All of which would suggest a high ratio of great episodes. A good second half. But that ‘some extent’ is applicable to most. Because it’s also worth adding that I was variously let down by a number of those latter tales.
Now’s not the time to enter into specifics as, like I say, those initial in-the-moment impressions are subject to change. A rewatch removes expectations and expectations can be a major factor.
But looking back I do see a lot of pulled punches and weak endings. At this stage I’m not sure if it’s an absence of dramatic cost or over-simple or flawed resolutions, but whatever the cause the effect is a kind of dramatic cry wolf. Whereby I am left less invested in each subsequent story as I learn to expect the letdown.
There’s much to be said for pulling the carpet out from under any given story in terms of creating a twist, but you want to do that without leaving that story falling flat on its face.
For all that, my fannish enthusiasm was at least re-ignited in full by The Name Of The Doctor.
While it has, in typical Moffat fashion, raised at least as many questions as it answered, it closed out this season and left a great fizzy taste in the mouth, whetting the appetite for that big 50th Anniversary Special in November. I am fired up for that. Expectations are high. So, no pressure, Mr Moffat.
Obviously in a perfect world I wouldn’t have had a clue about Matt Smith’s departure – whether in that Anniversary Special or the Christmas Special that follows it. I mean, it’s not a huge surprise as it stands – I kind of expected it. But for preference I’d have loved to have been slapped in the face with that in-story, with none of the advance press. But that kind of coup must be close to impossible to achieve in these days of social media and a grapevine that seems to operate faster than light.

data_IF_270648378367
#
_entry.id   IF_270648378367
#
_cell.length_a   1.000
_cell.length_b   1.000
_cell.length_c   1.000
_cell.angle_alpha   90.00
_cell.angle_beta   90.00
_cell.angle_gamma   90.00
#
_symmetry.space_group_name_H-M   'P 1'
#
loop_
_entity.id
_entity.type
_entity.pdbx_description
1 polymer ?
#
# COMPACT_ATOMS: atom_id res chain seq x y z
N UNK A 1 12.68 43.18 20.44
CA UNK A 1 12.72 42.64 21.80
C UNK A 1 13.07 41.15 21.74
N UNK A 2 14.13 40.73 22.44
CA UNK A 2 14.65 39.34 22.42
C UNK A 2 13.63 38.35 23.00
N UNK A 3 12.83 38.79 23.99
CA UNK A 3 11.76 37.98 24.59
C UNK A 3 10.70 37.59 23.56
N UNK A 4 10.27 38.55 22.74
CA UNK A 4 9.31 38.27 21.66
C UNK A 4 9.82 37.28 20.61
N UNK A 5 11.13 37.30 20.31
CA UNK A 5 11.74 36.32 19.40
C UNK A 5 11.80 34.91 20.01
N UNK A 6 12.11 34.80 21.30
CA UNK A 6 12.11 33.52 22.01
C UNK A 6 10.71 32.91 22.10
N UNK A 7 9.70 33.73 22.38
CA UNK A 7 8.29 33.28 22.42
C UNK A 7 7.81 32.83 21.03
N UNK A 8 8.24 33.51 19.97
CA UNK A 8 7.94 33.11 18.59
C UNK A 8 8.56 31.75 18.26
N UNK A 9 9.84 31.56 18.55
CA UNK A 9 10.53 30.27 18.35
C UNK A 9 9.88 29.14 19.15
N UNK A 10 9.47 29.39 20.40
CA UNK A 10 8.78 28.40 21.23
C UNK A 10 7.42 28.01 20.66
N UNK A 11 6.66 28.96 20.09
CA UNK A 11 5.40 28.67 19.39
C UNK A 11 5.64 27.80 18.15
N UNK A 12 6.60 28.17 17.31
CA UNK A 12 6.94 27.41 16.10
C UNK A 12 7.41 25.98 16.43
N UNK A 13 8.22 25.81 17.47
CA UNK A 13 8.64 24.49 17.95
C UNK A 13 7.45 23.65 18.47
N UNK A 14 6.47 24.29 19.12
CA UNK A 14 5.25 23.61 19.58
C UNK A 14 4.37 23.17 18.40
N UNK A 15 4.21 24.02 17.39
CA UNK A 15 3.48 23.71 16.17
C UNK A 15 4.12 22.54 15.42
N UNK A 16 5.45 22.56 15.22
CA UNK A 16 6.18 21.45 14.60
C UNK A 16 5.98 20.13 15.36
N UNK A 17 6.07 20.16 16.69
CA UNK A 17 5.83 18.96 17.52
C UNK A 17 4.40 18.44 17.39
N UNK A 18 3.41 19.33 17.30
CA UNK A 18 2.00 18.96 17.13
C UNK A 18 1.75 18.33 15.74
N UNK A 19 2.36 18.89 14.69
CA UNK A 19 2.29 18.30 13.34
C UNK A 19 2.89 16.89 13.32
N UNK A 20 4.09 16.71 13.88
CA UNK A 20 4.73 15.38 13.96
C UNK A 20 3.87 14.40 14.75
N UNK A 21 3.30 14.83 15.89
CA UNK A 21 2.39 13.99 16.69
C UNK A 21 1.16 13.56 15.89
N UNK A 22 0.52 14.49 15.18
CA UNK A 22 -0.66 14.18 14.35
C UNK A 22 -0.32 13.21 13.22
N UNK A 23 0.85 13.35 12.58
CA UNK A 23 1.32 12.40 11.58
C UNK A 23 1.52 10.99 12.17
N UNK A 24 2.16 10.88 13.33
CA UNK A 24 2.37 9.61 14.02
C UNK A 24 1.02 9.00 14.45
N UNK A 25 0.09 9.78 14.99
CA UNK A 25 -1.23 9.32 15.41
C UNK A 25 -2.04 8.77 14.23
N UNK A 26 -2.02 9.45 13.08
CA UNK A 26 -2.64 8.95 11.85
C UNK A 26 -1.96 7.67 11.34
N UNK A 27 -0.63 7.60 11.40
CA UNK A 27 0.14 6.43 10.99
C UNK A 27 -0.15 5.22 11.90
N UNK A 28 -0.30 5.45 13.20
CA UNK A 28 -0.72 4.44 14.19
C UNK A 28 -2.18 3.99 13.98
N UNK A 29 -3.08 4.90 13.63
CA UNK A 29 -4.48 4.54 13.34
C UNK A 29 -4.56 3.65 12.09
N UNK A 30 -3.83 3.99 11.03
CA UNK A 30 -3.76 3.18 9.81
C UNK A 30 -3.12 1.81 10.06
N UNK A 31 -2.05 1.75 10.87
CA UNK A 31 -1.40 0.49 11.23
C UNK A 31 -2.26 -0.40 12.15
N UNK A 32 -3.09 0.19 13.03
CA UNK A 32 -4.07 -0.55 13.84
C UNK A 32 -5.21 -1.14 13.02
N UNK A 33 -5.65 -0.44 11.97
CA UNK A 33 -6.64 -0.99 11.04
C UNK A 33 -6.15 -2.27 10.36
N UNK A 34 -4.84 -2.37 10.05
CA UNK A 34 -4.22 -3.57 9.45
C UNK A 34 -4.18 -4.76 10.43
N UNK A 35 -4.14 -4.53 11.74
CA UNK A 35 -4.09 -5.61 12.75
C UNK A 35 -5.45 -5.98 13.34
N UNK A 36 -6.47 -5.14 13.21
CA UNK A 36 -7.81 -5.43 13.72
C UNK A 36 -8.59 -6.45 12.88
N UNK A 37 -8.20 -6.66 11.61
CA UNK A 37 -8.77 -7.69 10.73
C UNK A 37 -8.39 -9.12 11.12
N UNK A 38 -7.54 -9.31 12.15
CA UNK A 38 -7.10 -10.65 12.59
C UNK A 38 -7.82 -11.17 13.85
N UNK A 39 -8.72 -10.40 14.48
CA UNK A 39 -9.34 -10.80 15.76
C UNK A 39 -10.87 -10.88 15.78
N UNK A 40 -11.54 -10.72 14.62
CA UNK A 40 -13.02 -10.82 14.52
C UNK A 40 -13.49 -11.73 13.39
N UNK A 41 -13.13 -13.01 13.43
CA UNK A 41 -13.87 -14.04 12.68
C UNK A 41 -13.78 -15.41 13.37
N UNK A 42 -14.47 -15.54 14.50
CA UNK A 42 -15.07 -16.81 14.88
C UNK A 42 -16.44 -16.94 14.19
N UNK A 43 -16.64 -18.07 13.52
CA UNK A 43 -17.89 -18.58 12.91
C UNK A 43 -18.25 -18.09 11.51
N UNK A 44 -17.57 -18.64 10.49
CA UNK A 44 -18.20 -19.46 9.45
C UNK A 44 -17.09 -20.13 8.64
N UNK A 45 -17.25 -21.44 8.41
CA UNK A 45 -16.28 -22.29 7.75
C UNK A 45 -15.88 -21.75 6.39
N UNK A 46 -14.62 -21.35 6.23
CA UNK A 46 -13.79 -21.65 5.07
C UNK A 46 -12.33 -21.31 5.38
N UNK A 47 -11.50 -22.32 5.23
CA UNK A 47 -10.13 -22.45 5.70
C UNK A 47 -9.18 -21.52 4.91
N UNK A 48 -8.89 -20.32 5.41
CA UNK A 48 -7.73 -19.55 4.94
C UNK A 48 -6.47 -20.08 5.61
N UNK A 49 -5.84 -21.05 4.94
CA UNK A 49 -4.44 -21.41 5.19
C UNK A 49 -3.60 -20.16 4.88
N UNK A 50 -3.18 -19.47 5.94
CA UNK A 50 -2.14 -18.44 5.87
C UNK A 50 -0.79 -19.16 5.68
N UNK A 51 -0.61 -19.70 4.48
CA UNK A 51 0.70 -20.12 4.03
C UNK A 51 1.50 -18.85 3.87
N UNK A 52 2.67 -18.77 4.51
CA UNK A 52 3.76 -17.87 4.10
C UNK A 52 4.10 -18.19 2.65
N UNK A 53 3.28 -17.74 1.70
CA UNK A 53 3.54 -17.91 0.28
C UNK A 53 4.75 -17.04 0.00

But the news is out there now. There’s no undoing that one.
Speculation is of course already rampant and will no doubt fuel even higher expectations. I’ve played my share of Doctor Who fantasy casting, albeit I was only serious about a select handful of them. (IanMcDiarmid, for instance, has always been a terrific choice in my mind. Likewise Richard E Grant – and there’s a story mechanism in place for that one to happen. Rachel Weisz for a female Doctor. Benedict Cumberbatch – more obvious to cast him as The Master, but why be obvious? And Peter Dinklage would be bloody brilliant.) As you can see most of my choices, for different reasons, would fall into the ‘never happen’ category. But it’s still a fun game for the imagination to play.
Whoever lands the role, I do think they need to be a radical departure from the current model. As mentioned, I don’t believe for a minute that Matt Smith was the element that needed changing, but now that it’s going to happen a major shake-up would, in my opinion, be far better than a minor one.
Naturally, I’d like to see Jenna-Louise continue in the role of Clara. I’ll have more to say about her when I reach the end of my rewatch. But beyond that, the conjunction of 50th Anniversary and a Doctor departure presents the greatest opportunity for a series overhaul since its return.
As with casting suggestions, I have my own ideas on the kind of direction the series might benefit from taking. The difference being that, while the list of Doctors remains a fantasy, most of the ideas are eminently achievable.
As it’s Doctor Who, I will continue to contemplate and speculate. And I’ll return – with more thoughts on the subject. But in the meantime I will be engaged in my rewatch of what we now know will be Matt Smith’s final full season.
That may well colour my perspective. Most of all though it will serve as a fitting tribute to the man’s time on the show and a fitting weekly pastime that will bring me closer to those 50th birthday celebrations. Like re-opening some presents before blowing out a whole bunch of candles on the cake.
On which note, I must depart, as I prepare to commit myself to the Asylum Of The Daleks.